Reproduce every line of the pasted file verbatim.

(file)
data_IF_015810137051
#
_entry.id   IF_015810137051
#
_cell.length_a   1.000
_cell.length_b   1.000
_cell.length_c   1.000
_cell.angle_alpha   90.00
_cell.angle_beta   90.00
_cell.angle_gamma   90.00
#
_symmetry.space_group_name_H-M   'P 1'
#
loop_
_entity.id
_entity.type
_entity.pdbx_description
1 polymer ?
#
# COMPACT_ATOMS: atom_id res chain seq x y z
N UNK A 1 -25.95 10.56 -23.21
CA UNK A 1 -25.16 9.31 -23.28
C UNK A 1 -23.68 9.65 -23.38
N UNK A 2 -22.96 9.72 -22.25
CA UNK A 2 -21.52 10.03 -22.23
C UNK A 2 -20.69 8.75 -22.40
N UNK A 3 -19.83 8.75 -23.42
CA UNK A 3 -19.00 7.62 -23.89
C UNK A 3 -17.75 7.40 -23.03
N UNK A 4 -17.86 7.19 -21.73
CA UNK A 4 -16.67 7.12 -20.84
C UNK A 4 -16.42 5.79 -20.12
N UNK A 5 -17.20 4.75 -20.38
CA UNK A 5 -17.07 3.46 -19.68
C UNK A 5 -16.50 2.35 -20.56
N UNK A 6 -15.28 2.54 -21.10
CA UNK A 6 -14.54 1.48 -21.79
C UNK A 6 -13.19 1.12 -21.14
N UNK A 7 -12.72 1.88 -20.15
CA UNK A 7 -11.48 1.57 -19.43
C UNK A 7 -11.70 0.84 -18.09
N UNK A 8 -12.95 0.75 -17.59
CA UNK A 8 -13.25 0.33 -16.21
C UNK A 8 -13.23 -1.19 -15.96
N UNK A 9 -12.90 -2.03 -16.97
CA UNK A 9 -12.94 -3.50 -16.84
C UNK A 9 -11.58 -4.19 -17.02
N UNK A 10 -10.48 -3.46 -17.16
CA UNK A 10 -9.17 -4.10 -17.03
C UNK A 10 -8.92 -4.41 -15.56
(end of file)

data_IF_015810137051
#
_entry.id   IF_015810137051
#
_cell.length_a   1.000
_cell.length_b   1.000
_cell.length_c   1.000
_cell.angle_alpha   90.00
_cell.angle_beta   90.00
_cell.angle_gamma   90.00
#
_symmetry.space_group_name_H-M   'P 1'
#
loop_
_entity.id
_entity.type
_entity.pdbx_description
1 polymer ?
#
# COMPACT_ATOMS: atom_id res chain seq x y z
N UNK A 1 -25.95 10.56 -23.21
CA UNK A 1 -25.16 9.31 -23.28
C UNK A 1 -23.68 9.65 -23.38
N UNK A 2 -22.96 9.72 -22.25
CA UNK A 2 -21.52 10.03 -22.23
C UNK A 2 -20.69 8.75 -22.40
N UNK A 3 -19.83 8.75 -23.42
CA UNK A 3 -19.00 7.62 -23.89
C UNK A 3 -17.75 7.40 -23.03
N UNK A 4 -17.86 7.19 -21.73
CA UNK A 4 -16.67 7.12 -20.84
C UNK A 4 -16.42 5.79 -20.12
N UNK A 5 -17.20 4.75 -20.38
CA UNK A 5 -17.07 3.46 -19.68
C UNK A 5 -16.50 2.35 -20.56
N UNK A 6 -15.28 2.54 -21.10
CA UNK A 6 -14.54 1.48 -21.79
C UNK A 6 -13.19 1.12 -21.14
N UNK A 7 -12.72 1.88 -20.15
CA UNK A 7 -11.48 1.57 -19.43
C UNK A 7 -11.70 0.84 -18.09
N UNK A 8 -12.95 0.75 -17.59
CA UNK A 8 -13.25 0.33 -16.21
C UNK A 8 -13.23 -1.19 -15.96
N UNK A 9 -12.90 -2.03 -16.97
CA UNK A 9 -12.94 -3.50 -16.84
C UNK A 9 -11.58 -4.19 -17.02
N UNK A 10 -10.48 -3.46 -17.16
CA UNK A 10 -9.17 -4.10 -17.03
C UNK A 10 -8.92 -4.41 -15.56